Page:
|dc.description.abstract||Culture and religion form the foundation for all political, economic and social organisations in the Pacific Island nation of Samoa, and are inextricably linked (So’o, 2008). They are two of the most fundamental aspects present in the everyday lives of Samoan people. Both aspects dictate the day to day routines and practices of Samoa’s people whether it is in the home, workplace, or social setting. The importance of religion is reflected in the national emblem which states ‘E faavae I le Atua Samoa’ which translates to ‘Samoa is founded in God’. Culture is also important and this is highlighted in the way Samoan people are determined not to abandon their customs and traditions and so, instead of evolving into a government based completely on western democracy, the two world views were combined. It was a case of western democracy meets Samoan customs and traditions, and this is how Samoa has been governed ever since.
The overall aim of this study was to establish the extent to which religion and culture influence planning and decision-making processes in Samoa. To answer this aim, four key questions were established. These questions looked at the significance of religion in Samoa, the nature of the relationship between religion and government, the influence religion has on planning and decision-making processes, and lastly, the hierarchy of importance in government of religion and culture. Through using these four questions as guiding themes, the study was able to collect both primary and secondary data, analyse them and provide a conclusion that answered the main aim.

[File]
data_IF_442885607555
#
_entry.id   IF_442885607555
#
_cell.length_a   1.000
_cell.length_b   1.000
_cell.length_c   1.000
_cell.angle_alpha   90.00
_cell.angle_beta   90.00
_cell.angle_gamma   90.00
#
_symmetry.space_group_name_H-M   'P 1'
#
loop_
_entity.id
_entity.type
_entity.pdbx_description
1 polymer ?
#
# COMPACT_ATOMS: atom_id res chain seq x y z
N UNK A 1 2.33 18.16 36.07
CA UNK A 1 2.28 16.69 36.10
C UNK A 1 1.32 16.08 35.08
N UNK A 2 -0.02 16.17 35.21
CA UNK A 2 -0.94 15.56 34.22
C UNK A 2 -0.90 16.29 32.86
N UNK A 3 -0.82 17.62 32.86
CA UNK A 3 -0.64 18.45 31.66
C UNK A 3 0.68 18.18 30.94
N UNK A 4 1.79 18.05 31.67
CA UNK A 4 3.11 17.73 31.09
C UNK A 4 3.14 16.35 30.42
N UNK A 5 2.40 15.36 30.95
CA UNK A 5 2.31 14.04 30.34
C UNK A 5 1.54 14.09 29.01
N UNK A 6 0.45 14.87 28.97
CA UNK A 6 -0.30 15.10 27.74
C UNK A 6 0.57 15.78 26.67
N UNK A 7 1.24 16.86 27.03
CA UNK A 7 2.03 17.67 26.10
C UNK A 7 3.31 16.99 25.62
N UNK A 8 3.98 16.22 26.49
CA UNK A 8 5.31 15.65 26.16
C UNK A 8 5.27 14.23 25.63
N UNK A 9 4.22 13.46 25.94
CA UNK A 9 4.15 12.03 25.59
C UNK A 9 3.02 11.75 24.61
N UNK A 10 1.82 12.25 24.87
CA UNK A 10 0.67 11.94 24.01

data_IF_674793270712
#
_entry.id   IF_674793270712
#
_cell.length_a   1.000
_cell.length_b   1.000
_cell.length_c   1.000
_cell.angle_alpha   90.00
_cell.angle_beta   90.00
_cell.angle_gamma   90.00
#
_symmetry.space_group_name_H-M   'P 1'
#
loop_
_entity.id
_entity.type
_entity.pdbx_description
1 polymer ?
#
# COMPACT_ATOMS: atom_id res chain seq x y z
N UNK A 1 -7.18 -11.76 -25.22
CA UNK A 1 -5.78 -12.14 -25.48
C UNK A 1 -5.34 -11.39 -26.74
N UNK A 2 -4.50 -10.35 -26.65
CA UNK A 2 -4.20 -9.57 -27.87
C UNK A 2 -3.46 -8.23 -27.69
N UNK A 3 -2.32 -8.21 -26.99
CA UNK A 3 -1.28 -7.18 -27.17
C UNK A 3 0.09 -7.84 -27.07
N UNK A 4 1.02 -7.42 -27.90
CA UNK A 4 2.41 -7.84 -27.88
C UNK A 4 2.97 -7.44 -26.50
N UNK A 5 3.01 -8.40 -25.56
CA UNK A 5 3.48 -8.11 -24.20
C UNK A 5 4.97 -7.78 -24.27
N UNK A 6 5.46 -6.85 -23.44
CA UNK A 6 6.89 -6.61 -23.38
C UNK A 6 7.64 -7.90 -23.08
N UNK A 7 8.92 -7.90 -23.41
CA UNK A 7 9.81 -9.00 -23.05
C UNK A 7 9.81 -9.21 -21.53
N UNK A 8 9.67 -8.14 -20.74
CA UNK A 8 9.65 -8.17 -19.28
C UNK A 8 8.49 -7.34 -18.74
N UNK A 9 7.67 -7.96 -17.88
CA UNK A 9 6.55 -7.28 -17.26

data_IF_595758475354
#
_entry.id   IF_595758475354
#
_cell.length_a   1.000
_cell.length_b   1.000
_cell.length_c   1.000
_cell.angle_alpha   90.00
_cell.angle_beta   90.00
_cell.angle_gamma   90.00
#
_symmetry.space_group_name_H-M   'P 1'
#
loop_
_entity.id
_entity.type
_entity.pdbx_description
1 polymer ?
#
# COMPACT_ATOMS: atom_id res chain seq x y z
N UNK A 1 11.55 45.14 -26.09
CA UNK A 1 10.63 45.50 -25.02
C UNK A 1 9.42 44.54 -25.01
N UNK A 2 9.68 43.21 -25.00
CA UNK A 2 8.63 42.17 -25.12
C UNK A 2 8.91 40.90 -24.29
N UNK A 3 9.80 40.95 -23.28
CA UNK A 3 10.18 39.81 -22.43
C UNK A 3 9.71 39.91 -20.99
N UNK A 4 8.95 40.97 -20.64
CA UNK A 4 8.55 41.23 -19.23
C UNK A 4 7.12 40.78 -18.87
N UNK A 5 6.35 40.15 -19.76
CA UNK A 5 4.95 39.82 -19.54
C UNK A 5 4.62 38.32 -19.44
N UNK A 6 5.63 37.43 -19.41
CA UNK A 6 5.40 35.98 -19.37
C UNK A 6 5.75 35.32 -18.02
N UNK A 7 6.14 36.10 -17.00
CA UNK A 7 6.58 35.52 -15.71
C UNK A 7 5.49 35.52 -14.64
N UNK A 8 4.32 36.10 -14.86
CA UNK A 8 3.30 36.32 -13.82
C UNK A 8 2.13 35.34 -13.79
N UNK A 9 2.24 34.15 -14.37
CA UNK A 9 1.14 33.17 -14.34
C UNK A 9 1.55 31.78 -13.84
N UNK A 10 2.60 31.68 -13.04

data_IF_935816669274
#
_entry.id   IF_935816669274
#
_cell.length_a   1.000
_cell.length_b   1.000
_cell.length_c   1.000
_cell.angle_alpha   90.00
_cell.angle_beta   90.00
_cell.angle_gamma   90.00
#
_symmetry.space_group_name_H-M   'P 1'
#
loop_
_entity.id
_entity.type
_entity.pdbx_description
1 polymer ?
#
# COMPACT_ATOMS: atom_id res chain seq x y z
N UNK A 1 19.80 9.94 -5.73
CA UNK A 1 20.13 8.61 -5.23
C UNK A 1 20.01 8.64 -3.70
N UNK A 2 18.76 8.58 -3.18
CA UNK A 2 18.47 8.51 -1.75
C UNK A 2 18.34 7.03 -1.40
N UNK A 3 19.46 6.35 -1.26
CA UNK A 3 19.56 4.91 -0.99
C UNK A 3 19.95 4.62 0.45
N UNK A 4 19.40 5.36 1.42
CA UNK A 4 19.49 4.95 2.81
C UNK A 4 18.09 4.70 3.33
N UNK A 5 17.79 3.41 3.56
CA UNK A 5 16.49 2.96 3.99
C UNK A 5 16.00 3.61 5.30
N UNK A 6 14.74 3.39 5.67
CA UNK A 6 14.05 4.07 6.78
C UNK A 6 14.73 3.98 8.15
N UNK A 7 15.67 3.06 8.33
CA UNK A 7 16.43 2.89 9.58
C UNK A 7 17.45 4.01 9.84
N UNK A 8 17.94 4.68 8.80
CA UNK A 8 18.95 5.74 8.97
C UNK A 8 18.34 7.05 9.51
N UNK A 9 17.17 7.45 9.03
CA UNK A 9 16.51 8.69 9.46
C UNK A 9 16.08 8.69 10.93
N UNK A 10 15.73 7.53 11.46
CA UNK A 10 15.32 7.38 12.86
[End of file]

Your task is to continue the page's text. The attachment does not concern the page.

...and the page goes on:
This study has found that the influence of religion and culture on planning and decision-making processes in the Samoan government takes form at different levels and do not occur to the same extent. It is evident from the results that culture plays a more prominent role in the government and as a result, the extent of its influence on planning and decision-making processes is much greater than that of religion. This study also concludes that religion does have an influence on planning and decision-making processes of the Samoan government however, the extent of this influence is only at the discretion of government. While religion holds a significant role in Samoan society, its ability to change planning laws and legislation and make decisions is controlled solely by government.||